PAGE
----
Cons Piracy Hits the Web

Heavy aftershocks were felt for months after the New Madrid earthquake of 1812, and according to a popular joke if you asked a man in Natchez how his farm was he’d run home to see if it was still there. You’ll soon be hearing a new version of that story featuring conrunners who’ve been asked how their websites are doing. But the former owners of and can save themselves the trip: cyber squatters now own their farms.

Cons are often marketed online using internet domain names identical to the convention’s name. Domain names have finite lives and must be renewed.

The address, which originally hosted a site about the con’s history, with reliable pointers to current Eastercon publicity, was edited (according to a post at Anonymousclaire) by Alex McLintock and Chris O’Shea.

The New England Science Fiction Association unhappily found its “” address evidently had expired and been re-registered by a cyber squatter. The club is taking action on the squatter, according to Instant Message #796.

That is not the only Boskone domain. still forwards readers to NESFA’s official web page promoting the convention. (Athough this state of affairs is destined to end in November, according to On the other hand, already talks about nothing but last August’s Lynch/Cheshire wedding in Seattle, and for the explanation of that your guess is as good as mine.

Discover more from File 770

Subscribe to get the latest posts to your email.

4 thoughts on “Cons Piracy Hits the Web

  1. But the more logical/more important is still registered to Chris, although it doesn’t appear to be resolving at the moment.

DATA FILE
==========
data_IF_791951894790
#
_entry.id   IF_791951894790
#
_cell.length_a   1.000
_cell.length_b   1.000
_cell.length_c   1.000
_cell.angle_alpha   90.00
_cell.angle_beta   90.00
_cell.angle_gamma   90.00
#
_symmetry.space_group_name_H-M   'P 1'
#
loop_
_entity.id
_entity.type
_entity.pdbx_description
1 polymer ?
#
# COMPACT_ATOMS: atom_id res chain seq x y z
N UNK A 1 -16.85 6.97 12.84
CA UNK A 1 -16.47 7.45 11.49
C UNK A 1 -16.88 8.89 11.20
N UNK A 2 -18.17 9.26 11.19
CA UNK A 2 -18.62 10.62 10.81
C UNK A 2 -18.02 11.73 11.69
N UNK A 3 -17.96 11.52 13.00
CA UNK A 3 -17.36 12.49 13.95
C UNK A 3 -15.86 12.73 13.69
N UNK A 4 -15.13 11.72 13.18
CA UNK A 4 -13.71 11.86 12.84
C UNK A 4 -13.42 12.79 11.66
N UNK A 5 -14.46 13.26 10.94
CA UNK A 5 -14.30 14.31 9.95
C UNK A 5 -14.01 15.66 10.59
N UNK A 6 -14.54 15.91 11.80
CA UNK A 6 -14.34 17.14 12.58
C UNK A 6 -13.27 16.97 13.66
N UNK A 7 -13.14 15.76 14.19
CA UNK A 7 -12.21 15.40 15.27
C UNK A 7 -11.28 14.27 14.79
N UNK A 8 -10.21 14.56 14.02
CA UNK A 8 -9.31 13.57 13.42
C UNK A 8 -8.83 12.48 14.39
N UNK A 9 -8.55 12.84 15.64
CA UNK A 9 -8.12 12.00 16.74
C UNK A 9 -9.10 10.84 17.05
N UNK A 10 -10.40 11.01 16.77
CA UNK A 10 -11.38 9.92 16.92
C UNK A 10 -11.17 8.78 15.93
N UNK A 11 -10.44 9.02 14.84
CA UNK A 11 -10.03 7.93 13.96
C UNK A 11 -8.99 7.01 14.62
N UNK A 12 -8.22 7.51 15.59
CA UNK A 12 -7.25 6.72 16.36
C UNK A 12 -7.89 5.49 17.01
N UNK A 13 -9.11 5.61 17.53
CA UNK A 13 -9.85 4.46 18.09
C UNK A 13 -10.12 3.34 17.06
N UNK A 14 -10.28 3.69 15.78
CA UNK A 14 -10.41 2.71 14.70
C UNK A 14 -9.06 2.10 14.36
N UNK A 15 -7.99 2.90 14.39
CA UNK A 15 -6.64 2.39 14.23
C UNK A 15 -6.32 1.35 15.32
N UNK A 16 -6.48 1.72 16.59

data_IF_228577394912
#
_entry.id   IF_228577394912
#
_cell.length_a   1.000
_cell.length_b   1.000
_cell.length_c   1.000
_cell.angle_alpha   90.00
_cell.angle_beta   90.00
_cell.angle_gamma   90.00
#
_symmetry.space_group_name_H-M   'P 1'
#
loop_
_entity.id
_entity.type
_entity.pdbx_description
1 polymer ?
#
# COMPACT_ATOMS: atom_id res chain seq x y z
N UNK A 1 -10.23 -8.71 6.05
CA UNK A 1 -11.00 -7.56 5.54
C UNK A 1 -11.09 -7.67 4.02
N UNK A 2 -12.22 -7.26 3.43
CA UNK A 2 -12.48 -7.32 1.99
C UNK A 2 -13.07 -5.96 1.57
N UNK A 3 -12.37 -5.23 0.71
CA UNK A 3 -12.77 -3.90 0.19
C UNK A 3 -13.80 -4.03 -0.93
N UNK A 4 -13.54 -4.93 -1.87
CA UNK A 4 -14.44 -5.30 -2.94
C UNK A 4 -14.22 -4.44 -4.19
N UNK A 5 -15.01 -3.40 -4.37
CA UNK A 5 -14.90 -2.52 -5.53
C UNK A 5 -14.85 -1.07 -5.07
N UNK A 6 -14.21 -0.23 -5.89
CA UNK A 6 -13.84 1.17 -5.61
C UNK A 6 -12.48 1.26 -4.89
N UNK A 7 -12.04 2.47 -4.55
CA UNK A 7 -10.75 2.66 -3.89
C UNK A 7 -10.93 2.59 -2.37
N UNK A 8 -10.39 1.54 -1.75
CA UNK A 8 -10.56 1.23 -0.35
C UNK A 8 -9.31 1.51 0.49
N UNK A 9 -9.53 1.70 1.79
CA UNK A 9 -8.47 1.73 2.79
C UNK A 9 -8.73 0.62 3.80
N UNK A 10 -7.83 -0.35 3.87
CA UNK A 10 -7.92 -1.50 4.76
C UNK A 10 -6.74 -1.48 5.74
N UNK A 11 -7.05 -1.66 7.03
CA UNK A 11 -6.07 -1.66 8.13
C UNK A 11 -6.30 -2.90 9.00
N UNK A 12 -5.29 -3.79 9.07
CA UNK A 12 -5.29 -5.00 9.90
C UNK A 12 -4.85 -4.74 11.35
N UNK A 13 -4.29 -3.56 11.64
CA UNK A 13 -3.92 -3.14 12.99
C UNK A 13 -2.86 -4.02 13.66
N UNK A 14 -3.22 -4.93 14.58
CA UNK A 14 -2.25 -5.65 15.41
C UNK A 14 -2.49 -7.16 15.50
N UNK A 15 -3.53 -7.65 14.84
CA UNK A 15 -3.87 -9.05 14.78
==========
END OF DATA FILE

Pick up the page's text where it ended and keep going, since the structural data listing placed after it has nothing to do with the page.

Not quite sure how this happened in any case, since I thought most registration services automagically renew domains for you.

    Of course, snatching expiring domains is (like pretty much everything else on the internet) a business opportunity for some – see

  2. That article link is worth its weight in golden pixels. Thanks! When I got up this morning I had a slew of questions in mind about this cyberbusiness and hoped somebody had already invented the wheel…

  3. Actually, isn’t really pirated away — it’s still registered to Chris O’Shea, if you do a whois lookup — but according to Chris, it’s not resolving to the correct web site, and he has to figure out how to get back into his provider’s system to re-point the DNS.

  4. Hm, true enough, whois says O’Shea’s registration isn’t supposed to expire until next year. And yet the explanation posted at says “The domain parked page appears because the domain is due for renewal or has recently passed it’s renewal date.” Only one alternative can be accurate, and hopefully it will be the one that keeps the site in the hands of O’Shea and fandom.

Comments are closed.